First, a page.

Biblical Witness

Whilst the concepts of witness and 'sent one' are entirely distinct they are often blended within Biblical thought. Further the act of blending splits the concept 'witness' into three separate trains of thought, each one of which needs to be considered. The first is so distinct that in English we usually use the term 'authenticate' rather than witness. A witness of some form is required to show that 'sent one' is sent. The second notion is the notion of a messenger; a witness that can vouch for some fact of an event that took place at the location from which the witness was sent. The third is that of observer. Someone is sent from a remote location to experience an event which can then be reported back to the sender. All three of these aspects of witness are illustrated in scripture and the aim of this paper is to highlight a few of them.

It should perhaps be noted that the first and primary meaning of witness is independent of sending. The word first appears in Gen 21:30 where sheep are used as a witness to 'notarize' a contract. In Gen 31:44 a contract is used as a witness and in Gen 31:48 a heap of stones is used as a witness to a contract. In these cases there is no change of location required; in fact in the case of the stone heap physical proximity is required for the witness to be effective.

The first case[1] of a remote witness in scripture is given in Exo 22:13. Here the remnants of a torn beast were to be returned to a master by a hireling as proof that the animal had been ravaged. I am not convinced this really counts as a sending example; it would be odd to describe the body parts as 'sent' however the term witness is being used to authenticate an event that took place.

I believe however that the first significant example of the blending of sending and witness occurs in Num 17:7; here we read of the 'tabernacle of witness'. Obviously the tabernacle itself was constructed upon earth using earthly tools. It had been called the 'tabernacle of the congregation' until this point[2]. In this chapter however Aaron's priesthood was questioned and the rods were placed in the tabernacle of witness. Aaron's rod budded and the priesthood was established. However this is a cast-iron example of spiritual authentication of a sent-one being described as a witness.

If we now fast forward to the New Testament (John 1:6-7) we see one of the most important witnesses ever sent; John the Baptist. We are told he came from God and that he was to bear witness to the Light. Thus he was clearly a messenger witness. However whilst his ministry was parallel to that of Elijah we find his ministry was curiously un-authenticated. Once out of the womb[3] John showed no supernatural tendencies at all. It is almost as if God did not want his witness to be too compelling.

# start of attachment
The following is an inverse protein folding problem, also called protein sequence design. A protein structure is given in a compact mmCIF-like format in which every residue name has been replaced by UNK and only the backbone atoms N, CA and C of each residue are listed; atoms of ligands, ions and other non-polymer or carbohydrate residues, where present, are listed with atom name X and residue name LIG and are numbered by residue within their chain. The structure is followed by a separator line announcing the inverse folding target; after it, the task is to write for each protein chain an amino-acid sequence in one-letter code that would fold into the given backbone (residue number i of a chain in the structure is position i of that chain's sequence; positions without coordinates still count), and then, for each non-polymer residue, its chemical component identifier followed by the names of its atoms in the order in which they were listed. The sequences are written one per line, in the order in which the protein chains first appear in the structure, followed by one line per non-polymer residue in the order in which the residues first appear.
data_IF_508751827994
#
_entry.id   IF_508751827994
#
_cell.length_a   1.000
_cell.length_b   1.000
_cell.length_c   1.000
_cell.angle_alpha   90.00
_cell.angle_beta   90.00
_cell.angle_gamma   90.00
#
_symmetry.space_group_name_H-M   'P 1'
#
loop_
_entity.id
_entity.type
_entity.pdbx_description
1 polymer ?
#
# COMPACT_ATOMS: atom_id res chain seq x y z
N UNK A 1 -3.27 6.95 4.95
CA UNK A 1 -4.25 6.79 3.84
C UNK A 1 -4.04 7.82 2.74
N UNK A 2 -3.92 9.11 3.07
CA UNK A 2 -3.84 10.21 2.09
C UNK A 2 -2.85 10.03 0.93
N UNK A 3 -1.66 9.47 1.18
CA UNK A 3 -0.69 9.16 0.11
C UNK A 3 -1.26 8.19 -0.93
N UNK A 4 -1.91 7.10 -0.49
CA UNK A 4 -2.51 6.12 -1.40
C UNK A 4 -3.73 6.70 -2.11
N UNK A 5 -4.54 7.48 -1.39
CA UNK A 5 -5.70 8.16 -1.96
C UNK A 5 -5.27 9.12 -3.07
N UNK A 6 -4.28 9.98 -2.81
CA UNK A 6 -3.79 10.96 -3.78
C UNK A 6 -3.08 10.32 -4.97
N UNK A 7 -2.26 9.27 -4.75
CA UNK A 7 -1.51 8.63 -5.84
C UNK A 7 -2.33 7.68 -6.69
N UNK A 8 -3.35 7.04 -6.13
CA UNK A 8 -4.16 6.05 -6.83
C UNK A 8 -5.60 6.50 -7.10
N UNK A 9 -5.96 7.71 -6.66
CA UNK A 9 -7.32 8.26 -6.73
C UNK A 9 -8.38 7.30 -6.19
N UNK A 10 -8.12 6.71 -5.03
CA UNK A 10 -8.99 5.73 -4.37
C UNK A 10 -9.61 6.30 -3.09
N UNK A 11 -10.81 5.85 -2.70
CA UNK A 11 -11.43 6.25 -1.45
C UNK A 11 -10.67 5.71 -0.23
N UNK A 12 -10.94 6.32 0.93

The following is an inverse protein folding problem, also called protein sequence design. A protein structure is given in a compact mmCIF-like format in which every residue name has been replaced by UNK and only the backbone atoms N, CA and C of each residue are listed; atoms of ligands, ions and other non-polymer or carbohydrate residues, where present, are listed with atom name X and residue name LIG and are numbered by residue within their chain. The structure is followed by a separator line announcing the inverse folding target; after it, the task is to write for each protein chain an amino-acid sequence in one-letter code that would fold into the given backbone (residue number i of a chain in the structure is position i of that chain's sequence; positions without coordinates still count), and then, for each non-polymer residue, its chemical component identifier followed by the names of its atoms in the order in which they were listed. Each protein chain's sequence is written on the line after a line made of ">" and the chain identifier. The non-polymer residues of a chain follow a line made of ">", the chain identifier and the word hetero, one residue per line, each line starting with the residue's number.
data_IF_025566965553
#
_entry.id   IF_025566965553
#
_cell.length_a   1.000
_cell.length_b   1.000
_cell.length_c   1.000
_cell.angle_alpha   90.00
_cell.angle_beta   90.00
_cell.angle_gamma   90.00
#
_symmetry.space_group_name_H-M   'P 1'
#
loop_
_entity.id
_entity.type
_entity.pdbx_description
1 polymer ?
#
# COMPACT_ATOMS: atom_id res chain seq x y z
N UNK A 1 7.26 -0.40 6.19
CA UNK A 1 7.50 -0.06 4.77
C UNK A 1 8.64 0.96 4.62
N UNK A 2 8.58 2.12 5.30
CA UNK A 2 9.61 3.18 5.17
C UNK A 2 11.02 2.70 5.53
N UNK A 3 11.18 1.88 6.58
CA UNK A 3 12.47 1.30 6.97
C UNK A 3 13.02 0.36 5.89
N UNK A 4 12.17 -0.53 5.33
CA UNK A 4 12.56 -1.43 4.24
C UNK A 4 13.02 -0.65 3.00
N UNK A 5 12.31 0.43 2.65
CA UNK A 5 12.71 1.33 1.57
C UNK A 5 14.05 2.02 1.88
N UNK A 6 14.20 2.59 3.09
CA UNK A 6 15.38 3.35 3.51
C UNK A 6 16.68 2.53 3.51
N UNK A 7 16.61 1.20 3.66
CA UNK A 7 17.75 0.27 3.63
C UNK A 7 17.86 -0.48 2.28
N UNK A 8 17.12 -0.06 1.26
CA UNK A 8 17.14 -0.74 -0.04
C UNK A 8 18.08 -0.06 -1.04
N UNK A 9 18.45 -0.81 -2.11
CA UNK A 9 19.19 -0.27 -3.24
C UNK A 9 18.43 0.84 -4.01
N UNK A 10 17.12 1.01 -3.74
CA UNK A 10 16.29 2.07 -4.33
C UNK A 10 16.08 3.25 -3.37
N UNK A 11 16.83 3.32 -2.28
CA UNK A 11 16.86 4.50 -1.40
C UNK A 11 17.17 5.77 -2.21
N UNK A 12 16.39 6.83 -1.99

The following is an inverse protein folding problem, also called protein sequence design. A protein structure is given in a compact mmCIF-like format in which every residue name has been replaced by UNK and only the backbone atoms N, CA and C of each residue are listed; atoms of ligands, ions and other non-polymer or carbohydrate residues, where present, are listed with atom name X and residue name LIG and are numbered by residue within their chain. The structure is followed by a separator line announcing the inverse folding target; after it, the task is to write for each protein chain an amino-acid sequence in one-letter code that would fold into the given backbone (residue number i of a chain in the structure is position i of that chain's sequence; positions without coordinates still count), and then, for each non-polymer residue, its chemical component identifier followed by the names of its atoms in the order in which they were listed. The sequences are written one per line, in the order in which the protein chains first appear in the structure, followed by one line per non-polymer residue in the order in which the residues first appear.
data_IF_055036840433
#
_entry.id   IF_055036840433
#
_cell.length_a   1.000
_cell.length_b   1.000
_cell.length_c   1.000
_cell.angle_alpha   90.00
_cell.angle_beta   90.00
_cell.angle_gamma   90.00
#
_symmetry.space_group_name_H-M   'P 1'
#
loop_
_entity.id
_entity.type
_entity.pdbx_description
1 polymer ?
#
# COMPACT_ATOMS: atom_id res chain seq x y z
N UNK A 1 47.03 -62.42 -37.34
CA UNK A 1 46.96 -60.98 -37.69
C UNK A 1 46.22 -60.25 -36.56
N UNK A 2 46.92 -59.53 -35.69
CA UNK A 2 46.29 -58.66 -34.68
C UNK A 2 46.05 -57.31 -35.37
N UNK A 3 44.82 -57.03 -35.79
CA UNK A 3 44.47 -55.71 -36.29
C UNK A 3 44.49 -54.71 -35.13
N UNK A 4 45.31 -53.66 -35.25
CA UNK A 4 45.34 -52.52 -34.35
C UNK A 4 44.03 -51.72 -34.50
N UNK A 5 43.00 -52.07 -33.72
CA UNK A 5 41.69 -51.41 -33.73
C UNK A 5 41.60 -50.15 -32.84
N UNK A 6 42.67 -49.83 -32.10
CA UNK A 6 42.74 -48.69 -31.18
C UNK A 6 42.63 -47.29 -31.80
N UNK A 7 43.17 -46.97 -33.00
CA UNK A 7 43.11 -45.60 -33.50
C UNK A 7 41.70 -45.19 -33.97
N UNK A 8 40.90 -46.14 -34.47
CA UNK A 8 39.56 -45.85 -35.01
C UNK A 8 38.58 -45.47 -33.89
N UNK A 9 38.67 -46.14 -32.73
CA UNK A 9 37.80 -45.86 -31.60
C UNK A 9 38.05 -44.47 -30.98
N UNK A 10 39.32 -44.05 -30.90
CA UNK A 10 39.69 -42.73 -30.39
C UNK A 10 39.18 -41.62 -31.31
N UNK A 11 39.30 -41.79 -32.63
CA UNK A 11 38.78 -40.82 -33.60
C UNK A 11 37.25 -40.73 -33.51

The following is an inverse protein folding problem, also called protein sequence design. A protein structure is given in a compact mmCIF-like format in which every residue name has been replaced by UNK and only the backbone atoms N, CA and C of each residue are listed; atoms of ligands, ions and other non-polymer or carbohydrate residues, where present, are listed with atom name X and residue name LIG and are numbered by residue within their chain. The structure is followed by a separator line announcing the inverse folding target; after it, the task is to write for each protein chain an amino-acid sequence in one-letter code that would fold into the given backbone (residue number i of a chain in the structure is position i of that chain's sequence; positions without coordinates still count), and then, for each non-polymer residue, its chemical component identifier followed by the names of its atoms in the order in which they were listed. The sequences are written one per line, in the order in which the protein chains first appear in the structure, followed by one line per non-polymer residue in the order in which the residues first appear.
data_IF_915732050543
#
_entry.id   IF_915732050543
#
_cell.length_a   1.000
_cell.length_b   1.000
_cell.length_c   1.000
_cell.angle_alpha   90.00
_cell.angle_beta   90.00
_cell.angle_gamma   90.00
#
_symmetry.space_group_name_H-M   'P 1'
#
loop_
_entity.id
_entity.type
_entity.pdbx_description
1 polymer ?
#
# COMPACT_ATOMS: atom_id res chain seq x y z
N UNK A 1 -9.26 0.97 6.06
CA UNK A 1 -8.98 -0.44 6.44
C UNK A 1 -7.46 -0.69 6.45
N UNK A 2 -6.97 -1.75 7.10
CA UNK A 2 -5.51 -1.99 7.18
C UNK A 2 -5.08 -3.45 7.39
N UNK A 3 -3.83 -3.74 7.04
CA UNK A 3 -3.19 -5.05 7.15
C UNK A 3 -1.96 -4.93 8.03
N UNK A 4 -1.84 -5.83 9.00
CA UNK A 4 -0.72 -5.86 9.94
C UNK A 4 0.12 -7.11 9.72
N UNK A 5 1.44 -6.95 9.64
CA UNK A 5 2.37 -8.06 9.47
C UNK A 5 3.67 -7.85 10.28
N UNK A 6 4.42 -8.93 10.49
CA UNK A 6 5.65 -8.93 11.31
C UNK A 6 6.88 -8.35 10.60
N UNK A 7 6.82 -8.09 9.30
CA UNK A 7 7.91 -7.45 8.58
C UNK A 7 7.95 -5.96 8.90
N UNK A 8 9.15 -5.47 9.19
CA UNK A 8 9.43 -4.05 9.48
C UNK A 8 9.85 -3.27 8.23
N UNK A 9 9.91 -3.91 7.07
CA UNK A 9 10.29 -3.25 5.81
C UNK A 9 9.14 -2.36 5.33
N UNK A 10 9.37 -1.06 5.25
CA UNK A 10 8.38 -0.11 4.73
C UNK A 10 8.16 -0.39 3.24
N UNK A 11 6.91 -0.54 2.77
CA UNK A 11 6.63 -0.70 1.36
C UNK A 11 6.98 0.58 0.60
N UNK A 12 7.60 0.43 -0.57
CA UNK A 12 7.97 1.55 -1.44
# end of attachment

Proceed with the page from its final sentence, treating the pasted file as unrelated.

The Lord gives an extended discourse upon the witness concept in John 5:31-37. Here He states that it would not be legitimate for Him to have acted as a witness of His own character. He would have been telling the truth but as a witness it would have been untrue because it does not meet the standards of witness that have been set. So instead John was sent as a witness (messenger). However Christ had a greater witness (authentication) which was the works that the father had Him do. Christ also stated that the father had been witness to Him but that He hadn't been listened to[4].

Acts 1:22 is probably the best example[5] of the third witness type.

Act 1:22 Beginning from the baptism of John, unto that same day that he was taken up from us, must one be ordained to be a witness with us of his resurrection

This verse states that the apostles had been sent (or chosen) to witness all that Christ did so that they could be witnesses of it. Thus we see that by being sent we may be called upon to witness to what we know already; but it could also be so that we witness new things.

A more worrying example is seen in Zec 1:7-9. The Lord has beings roaming the earth observing all that is done. In fact Proverbs gives us a verse that will please or terrify us depending upon our standing with Him:

Pro 15:3 The eyes of the Lord are in every place, beholding the evil and the good.

We have seen previously that whilst God is physically remote He chooses to communicate with us through the medium of sending. In this paper we have really added the notion of authenticated communication. Authenticating the communication involves the concept of a witness is three aspects. First there is the authentication of the person that has been sent. Then there is the message of the one that has been sent. Finally there is the message taken back by the sent one either to the original sender or to some third location to which the witness is sent.

I have deliberately not touched upon the aspect of ourselves as witnesses. The above shows how witnessing is supposed to work; and that is independent of us. The challenge is to see how we measure up to the theory. Are we authenticated as Christians by our actions and attitudes? Do we go into our neighborhoods with a clear and consistent testimony of the truth? Do we bring back the needs of the people and the burdens they carry to God in prayer? Amen.


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